Speech Analytics Best Practices
Speech analytics boosts the effectiveness of a call recording solution, while delivering critical business and marketing intelligence to improve agent performance and the customer experience.
It’s still a fairly new technology that has not been widely adopted within the industry. Is it part of your 2016 plan? If so, here are some best practice suggestions that can help your contact center maximize its impact.
Speech Analytics can help contact centers achieve several goals. But it’s best to start with one or two, preferably where improvement is needed most. Doing so will acclimate the technology to your contact center, while also quickly demonstrating to the rest of the organization why it was worth the investment.
Revise Your Quality Monitoring System
Like peanut butter and chocolate, speech analytics and quality monitoring are both wonderful things that are even better when you put them together. It’s easier to fine sub-sets of calls quickly with analytics, which can then be used to spotlight problem areas. For instance, if a new product were causing confusion among customers, it would be helpful to find the calls about this issue. Speech analytics can select these calls by the words and phrases used (a process referred to as keyword spotting). After a cross-section of these calls is reviewed, agents can be furnished with the best possible answers to customer questions.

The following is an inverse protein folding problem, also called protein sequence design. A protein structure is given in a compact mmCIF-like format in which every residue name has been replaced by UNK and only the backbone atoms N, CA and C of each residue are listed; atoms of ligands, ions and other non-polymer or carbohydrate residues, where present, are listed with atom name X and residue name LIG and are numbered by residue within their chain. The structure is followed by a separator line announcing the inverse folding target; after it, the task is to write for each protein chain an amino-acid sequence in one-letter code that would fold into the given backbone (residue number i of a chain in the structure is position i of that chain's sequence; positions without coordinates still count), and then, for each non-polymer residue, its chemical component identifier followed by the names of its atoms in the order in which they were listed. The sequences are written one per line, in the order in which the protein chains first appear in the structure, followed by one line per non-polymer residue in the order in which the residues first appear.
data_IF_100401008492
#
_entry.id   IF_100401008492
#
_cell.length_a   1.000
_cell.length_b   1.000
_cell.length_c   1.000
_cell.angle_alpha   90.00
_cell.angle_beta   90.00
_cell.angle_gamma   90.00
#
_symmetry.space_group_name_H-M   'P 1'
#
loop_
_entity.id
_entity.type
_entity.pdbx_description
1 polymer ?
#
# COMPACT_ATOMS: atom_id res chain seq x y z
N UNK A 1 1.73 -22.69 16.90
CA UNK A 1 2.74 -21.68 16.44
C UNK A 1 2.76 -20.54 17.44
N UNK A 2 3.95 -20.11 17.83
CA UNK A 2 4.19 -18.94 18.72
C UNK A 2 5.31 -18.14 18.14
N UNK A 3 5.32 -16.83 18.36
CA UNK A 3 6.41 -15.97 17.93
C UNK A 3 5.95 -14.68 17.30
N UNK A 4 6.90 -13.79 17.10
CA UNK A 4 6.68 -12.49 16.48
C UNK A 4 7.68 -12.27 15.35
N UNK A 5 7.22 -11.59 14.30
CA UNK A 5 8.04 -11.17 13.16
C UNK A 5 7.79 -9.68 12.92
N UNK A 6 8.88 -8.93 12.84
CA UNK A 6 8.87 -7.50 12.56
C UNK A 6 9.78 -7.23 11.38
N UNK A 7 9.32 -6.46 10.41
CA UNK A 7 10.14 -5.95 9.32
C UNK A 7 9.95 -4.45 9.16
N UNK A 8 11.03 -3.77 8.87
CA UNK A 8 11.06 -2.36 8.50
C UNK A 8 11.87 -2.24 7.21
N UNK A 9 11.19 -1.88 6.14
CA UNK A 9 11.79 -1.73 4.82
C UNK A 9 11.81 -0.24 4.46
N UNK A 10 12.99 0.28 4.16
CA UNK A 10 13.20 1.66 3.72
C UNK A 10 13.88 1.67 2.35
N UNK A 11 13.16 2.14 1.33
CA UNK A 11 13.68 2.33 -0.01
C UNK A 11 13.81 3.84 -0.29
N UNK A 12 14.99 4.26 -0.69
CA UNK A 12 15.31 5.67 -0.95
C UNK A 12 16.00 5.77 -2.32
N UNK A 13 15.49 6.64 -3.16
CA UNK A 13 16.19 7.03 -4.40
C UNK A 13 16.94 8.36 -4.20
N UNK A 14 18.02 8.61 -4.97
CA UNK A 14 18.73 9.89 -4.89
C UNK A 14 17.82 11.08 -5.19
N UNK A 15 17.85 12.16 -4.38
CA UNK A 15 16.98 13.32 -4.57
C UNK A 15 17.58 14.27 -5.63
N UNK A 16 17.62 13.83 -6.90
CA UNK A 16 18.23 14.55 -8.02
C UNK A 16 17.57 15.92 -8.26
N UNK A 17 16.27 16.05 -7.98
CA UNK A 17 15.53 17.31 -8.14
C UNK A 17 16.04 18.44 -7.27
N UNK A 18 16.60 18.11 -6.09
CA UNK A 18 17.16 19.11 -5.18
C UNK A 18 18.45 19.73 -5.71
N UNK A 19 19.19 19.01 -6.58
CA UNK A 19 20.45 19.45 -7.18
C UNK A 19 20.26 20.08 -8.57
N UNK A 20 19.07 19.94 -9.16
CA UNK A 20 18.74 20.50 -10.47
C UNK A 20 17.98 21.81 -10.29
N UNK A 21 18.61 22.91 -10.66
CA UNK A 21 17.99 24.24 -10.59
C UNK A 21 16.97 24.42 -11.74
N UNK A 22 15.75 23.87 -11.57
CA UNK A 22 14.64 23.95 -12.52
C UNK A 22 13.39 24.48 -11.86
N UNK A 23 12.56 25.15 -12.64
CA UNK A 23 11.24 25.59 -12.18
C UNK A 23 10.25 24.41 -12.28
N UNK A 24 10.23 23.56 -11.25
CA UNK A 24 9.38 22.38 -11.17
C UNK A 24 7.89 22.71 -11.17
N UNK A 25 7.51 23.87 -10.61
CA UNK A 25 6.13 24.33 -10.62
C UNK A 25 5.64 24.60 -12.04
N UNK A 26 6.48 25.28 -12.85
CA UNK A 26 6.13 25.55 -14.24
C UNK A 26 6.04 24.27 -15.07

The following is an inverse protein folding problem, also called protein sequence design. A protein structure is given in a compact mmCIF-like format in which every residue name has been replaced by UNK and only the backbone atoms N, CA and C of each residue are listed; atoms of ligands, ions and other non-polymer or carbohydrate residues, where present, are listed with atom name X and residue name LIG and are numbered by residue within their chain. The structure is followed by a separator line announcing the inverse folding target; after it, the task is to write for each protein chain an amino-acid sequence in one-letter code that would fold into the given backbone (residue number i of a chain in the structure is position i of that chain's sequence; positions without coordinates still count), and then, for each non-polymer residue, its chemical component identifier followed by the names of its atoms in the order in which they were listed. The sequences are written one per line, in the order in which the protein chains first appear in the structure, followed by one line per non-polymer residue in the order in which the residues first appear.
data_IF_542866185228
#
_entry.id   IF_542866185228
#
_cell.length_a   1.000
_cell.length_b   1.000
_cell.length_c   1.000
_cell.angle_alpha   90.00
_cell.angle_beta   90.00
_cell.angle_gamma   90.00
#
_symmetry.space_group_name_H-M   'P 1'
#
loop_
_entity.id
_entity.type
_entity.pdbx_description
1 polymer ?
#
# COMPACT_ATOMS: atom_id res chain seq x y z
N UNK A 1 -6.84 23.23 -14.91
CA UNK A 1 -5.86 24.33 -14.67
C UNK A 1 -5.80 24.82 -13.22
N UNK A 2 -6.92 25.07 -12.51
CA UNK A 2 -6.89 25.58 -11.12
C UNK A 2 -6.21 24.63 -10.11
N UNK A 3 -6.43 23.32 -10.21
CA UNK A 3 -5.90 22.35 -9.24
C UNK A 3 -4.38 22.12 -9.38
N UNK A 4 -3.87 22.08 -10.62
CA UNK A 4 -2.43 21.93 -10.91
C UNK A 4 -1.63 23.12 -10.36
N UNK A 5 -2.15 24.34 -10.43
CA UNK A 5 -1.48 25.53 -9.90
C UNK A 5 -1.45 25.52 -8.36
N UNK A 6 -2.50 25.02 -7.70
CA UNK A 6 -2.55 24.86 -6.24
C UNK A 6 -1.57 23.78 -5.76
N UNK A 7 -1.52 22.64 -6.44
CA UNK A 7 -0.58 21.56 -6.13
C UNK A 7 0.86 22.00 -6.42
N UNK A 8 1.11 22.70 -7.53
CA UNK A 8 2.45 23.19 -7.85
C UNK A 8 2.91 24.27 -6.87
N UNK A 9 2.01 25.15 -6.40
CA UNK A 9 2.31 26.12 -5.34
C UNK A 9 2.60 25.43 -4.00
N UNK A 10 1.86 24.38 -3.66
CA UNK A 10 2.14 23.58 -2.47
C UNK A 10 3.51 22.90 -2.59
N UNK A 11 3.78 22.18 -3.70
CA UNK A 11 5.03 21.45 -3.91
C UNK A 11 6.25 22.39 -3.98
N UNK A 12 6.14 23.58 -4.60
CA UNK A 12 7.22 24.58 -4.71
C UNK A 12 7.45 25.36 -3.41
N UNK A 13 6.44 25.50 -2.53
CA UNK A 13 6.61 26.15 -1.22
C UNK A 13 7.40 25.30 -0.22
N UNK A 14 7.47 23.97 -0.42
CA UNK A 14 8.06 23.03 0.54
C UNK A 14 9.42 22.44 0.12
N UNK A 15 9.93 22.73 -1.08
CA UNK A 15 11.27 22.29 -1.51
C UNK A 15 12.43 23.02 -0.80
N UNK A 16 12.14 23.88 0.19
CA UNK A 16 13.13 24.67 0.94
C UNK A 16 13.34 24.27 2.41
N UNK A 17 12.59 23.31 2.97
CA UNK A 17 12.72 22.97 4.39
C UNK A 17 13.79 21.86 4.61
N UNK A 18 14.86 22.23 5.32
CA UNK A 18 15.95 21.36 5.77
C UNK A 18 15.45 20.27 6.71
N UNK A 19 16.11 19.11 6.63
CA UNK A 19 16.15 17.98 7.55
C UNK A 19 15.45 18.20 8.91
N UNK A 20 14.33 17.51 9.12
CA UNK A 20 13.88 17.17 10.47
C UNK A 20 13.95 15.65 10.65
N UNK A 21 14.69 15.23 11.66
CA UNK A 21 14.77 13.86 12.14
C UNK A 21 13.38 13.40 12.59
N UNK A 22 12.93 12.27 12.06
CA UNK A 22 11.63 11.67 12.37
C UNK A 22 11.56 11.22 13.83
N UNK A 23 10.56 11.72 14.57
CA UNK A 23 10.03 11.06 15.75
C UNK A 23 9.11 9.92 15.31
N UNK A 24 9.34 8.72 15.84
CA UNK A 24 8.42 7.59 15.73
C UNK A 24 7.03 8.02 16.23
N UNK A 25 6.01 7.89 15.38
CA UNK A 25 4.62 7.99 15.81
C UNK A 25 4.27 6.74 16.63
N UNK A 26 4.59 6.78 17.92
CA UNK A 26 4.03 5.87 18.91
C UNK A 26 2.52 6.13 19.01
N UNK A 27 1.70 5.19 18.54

Train Your Team
It’s important that agents understand how speech analytics can help them be more effective at their job, so they should take the time to get comfortable with the system and how it works. If they do not buy in, the chances of a successful roll-out will be diminished. Thankfully, with Monet’s speech analytics tool, the learning curve is shorter and the benefits readily apparent, both of which should ease implementation.
Be Prepared for Expansion
The contact center is the logical place to introduce speech analytics into a company. This is where its capabilities are most needed and where results can be most easily documented. But once that happens, it may find its way into other departments as well. Contact center managers and trainers – perhaps even some agents – may be called upon to demonstrate how to leverage its findings to further boost customer service and profitability.
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